The weekend was full of firsts in Fort Knox.
The first gaming convention was hosted Saturday and Sunday by United Service Organizations and Morale Welfare Recreation. The two-day convention-style event was the first gaming convention USO had ever done according to Ross Ledford, who is the regional gaming events manager for the southeast region of the USO.
“We wanted to reach out and try to support Fort Knox in any way that we could,” he said.
Ledford said, in addition to the 23,000 people in Fort Knox normally, there also were 3,000 cadets participating summer training.
USO pulled out all the stops, bringing top-of-the-line computer gaming equipment to host tournaments, cornhole, disc golf equipment and 18 retro arcade machines. There also was free food available and prizes given away every hour.
“It’s a unique experience because it’s not only gaming, it’s a connection point for the cadets who may not have known other gamers are here,” Ledford said.
Sunday, Peter Mayoliz got to show his son, Peter Mayoliz Jr., a video game called “Tekken” for the first time.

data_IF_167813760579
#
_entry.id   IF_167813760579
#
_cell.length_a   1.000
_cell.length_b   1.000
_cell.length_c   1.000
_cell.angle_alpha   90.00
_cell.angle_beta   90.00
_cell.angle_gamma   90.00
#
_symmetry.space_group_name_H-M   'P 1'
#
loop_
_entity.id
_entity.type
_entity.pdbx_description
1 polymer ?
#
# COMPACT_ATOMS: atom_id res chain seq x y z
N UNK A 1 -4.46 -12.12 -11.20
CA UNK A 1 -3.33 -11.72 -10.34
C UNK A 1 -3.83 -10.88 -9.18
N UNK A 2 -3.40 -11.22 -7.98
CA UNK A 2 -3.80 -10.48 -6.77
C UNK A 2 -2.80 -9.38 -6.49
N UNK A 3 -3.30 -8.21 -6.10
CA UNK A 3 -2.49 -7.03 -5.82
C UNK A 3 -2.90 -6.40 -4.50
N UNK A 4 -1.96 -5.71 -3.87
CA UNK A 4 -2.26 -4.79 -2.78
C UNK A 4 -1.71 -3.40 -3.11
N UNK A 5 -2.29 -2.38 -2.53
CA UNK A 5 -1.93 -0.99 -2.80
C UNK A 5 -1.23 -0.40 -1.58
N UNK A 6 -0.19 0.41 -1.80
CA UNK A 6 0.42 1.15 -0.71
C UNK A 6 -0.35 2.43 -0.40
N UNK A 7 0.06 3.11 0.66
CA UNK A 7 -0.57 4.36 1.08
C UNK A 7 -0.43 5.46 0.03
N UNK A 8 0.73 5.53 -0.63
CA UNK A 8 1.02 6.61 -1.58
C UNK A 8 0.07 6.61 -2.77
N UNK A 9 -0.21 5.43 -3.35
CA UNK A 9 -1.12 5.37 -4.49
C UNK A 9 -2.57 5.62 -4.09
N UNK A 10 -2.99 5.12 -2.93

Mayoliz said he decided to come to the convention with his son and daughter, Aubrey, on Father’s Day because his son is into gaming.
“I thought, he’s never been to a gaming convention, so why not?,” Mayoliz said.
Swords & Boards, a hobby and game store in Radcliff, came out to demo games and set up a booth outside the store for the first time. Owner Jacob Beal said he jumped at the opportunity when presented and the experience had been incredible.
“This is very outside of our wheelhouse,” he said. “It’s our first time doing anything like this. It’s really exciting.”
Beal said they brought board games, miniatures, trading card games and tried to provide a wide variety of activities for people in attendance. He said they also donated some of the prizes for the giveaways, and he would love to do more of these types of events.
“Ross is intending to do at least one of these every year now, so I’m going to be back for the next one, and I’ve considered traveling around for other events as well,” he said. “Honestly, this is really cool.”
Austin Owens, who was participating in one of the video game tournaments, said he and his whole platoon had augmented to Fort Knox from Fort Polk. He said their barracks were right down the road, and they were excited for what had been organized.
“The USO is one of those places that makes you feel good to be a soldier,” he said. “They take care of you.”
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